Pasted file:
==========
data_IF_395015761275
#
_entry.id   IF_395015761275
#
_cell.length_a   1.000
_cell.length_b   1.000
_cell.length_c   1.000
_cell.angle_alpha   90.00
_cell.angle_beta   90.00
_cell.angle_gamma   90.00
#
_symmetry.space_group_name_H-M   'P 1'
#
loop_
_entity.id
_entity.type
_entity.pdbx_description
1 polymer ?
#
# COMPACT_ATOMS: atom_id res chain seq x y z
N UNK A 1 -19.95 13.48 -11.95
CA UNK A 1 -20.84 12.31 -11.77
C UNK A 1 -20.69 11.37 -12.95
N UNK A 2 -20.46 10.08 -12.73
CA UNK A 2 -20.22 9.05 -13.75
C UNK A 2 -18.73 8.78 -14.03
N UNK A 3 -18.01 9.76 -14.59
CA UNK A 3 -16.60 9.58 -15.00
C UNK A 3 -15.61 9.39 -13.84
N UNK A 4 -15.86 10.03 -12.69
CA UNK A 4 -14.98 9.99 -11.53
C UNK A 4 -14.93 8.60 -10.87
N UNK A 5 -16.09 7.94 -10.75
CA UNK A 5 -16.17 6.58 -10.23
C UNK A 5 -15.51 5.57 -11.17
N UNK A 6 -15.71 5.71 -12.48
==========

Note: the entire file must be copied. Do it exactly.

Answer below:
data_IF_395015761275
#
_entry.id   IF_395015761275
#
_cell.length_a   1.000
_cell.length_b   1.000
_cell.length_c   1.000
_cell.angle_alpha   90.00
_cell.angle_beta   90.00
_cell.angle_gamma   90.00
#
_symmetry.space_group_name_H-M   'P 1'
#
loop_
_entity.id
_entity.type
_entity.pdbx_description
1 polymer ?
#
# COMPACT_ATOMS: atom_id res chain seq x y z
N UNK A 1 -19.95 13.48 -11.95
CA UNK A 1 -20.84 12.31 -11.77
C UNK A 1 -20.69 11.37 -12.95
N UNK A 2 -20.46 10.08 -12.73
CA UNK A 2 -20.22 9.05 -13.75
C UNK A 2 -18.73 8.78 -14.03
N UNK A 3 -18.01 9.76 -14.59
CA UNK A 3 -16.60 9.58 -15.00
C UNK A 3 -15.61 9.39 -13.84
N UNK A 4 -15.86 10.03 -12.69
CA UNK A 4 -14.98 9.99 -11.53
C UNK A 4 -14.93 8.60 -10.87
N UNK A 5 -16.09 7.94 -10.75
CA UNK A 5 -16.17 6.58 -10.23
C UNK A 5 -15.51 5.57 -11.17
N UNK A 6 -15.71 5.71 -12.48